Advanced Computing in the Age of AI|Monday, September 28, 2020
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Virtuous Cycle: AI Helps 5G Deliver Data for New AI Models 

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Artificial intelligence and 5G wireless are moving in tandem toward autonomous, self-healing networks able to maximize operational efficiency and reliability while leveraging new troves of network data to forecast bandwidth and power demands—all with “killer” low latency.

That’s the bullish forecast of AI backers and a leading wireless developer who say the disruptive technologies are moving “side-by-side” toward fully autonomous 5G networks by the end of the decade. AI and 5G are nothing less than “two faces of one gold coin,” said Mohamed Madkour, vice president of Huawei Technologies’ wireless and cloud unit.

The 5G equipment leader and target of U.S. export controls envisions “AI inside the full [5G technology] stack,” Madkour said.

Madkour described five levels of 5G network automation, the current level dubbed “conditional autonomy,” exhibiting the ability to execute commands and displaying a measure of network “awareness,” but still requiring human intervention.

Mohamed Madkour

AI-based “5G is a new capability,” Madkour added. That combination will not only boost performance and connectivity while greatly reducing latency but also super-charge cloud and edge computing platforms as well as the Internet of Things.

Many industrial applications could be delivered via private networks using leased spectrum to connect factory floors, added Neil Sahota, CIO of Global AI Initiatives.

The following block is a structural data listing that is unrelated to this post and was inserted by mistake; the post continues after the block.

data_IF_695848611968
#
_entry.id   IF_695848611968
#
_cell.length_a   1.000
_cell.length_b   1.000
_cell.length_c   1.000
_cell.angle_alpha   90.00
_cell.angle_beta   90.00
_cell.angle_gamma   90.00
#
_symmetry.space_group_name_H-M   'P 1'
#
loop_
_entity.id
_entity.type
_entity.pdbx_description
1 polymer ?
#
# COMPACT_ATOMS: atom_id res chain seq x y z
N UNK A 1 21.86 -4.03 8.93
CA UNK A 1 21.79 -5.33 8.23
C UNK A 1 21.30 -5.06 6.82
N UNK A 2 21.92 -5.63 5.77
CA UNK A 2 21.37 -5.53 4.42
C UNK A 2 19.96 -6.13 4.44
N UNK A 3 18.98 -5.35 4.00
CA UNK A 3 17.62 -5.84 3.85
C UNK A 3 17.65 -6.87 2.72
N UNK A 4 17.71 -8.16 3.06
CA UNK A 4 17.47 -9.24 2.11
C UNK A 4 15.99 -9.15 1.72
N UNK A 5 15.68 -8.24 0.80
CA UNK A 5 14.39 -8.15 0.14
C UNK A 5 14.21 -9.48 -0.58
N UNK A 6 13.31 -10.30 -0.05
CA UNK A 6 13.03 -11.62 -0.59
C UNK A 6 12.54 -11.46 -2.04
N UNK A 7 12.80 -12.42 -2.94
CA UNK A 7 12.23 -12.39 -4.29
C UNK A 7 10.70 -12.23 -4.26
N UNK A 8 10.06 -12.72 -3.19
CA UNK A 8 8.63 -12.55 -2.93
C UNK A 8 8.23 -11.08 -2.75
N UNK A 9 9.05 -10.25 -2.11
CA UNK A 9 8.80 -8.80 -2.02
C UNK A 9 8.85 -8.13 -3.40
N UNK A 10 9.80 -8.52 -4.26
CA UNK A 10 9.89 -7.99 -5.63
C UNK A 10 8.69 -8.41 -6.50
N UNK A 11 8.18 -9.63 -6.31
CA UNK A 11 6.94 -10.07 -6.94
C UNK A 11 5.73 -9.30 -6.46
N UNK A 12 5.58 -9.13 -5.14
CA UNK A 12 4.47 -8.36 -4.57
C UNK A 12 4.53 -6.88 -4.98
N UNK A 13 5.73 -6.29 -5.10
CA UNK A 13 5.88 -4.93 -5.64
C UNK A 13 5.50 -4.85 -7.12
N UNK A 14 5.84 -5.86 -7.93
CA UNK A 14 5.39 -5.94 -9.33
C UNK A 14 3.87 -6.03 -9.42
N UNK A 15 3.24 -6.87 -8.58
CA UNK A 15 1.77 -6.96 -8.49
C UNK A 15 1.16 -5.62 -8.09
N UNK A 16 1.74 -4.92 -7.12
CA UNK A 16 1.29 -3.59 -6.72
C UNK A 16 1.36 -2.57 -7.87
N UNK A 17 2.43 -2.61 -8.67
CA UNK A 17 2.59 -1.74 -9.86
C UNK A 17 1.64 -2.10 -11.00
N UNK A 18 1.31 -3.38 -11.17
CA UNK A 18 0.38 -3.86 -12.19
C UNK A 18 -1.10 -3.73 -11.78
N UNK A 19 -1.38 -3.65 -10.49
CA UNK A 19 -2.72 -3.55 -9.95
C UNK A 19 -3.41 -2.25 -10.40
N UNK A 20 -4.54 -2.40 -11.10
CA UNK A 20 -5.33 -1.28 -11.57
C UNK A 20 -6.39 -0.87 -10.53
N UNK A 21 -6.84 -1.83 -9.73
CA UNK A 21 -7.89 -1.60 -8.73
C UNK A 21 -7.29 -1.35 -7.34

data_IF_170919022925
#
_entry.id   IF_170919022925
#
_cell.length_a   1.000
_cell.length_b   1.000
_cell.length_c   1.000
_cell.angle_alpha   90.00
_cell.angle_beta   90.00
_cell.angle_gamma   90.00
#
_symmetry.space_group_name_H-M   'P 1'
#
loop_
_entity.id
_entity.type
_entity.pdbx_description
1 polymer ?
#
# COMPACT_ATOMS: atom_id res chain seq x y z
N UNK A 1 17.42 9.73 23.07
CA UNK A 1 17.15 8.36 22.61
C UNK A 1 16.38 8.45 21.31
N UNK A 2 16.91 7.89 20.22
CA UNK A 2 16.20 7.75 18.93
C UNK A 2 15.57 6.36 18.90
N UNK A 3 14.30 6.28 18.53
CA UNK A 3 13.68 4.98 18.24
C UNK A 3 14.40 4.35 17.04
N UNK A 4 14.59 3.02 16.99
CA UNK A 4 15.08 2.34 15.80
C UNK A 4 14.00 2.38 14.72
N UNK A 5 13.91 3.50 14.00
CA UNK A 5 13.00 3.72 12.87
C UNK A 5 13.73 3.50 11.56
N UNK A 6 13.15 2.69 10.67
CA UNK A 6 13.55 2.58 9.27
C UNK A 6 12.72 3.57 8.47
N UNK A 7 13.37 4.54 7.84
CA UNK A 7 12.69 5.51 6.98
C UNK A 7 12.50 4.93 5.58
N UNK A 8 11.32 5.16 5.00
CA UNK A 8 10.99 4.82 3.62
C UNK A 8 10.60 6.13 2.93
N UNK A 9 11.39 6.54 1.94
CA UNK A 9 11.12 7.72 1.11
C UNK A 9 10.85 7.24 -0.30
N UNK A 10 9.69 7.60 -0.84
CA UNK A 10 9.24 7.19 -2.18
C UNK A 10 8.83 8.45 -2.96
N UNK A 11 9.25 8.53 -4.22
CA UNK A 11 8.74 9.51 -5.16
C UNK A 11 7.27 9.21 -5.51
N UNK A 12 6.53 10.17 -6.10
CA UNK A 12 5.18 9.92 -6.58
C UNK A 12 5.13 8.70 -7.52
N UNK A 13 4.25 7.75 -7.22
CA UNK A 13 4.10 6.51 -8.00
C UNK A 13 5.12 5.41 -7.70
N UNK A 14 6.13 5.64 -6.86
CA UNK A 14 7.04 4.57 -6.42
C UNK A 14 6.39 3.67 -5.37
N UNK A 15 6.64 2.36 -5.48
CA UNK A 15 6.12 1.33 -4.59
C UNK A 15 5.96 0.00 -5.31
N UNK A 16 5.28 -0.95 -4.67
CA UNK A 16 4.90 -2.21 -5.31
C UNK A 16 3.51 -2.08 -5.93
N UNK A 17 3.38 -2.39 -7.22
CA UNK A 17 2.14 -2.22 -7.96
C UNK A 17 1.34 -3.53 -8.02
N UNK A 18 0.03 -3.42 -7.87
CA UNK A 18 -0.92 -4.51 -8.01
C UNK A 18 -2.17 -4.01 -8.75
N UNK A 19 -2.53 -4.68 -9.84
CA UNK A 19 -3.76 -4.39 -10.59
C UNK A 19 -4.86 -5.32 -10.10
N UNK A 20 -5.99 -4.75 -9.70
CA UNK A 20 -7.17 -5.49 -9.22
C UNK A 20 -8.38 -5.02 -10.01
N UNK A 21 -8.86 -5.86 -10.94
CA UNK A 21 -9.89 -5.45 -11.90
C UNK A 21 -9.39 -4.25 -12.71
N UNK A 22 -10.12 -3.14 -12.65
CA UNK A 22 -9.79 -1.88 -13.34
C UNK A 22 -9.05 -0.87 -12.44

Sahota also noted the symbiotic relationship between AI and 5G, the latter capable of delivering the growing amounts of data needed to train the very machine learning algorithms that will make possible autonomous 5G networks. Among the benefits of AI-driven 5G networks will be greater operational efficiency, Sahota added, including load balancing, predicting bandwidth demand for applications like popular streaming videos and energy management when bandwidth utilization drops.

“Smart automation” is another long-term goal for autonomous 5G networks, according to Will Townsend, an analyst with Moor Insights & Strategy. Among the operational efficiencies provided by AI-powered 5G networks is “predictive remediation,” in which potential outages can be identified before networks crash. “We are getting there with the help of AI,” Townsend said.

In one early example, Townsend said China Unicom (NYSE: CHU), among the world’s largest mobile service providers, is applying machine learning to network life-cycle management. As of June, the state-owed wireless carrier has reportedly deployed about 130,000 5G base stations across China, according to the Xinhau new agency.

Ultimately, Townsend said, the combination of AI and 5G will yield greater spectrum and power efficiency that will help carriers fulfill quality-of-service requirements as billions of new devices are connected to autonomous 5G networks.

The Global Mobile Supplier Association estimates a total of 92 5G networks have so far been deployed around the world.

About the author: George Leopold

George Leopold has written about science and technology for more than 30 years, focusing on electronics and aerospace technology. He previously served as executive editor of Electronic Engineering Times. Leopold is the author of "Calculated Risk: The Supersonic Life and Times of Gus Grissom" (Purdue University Press, 2016).

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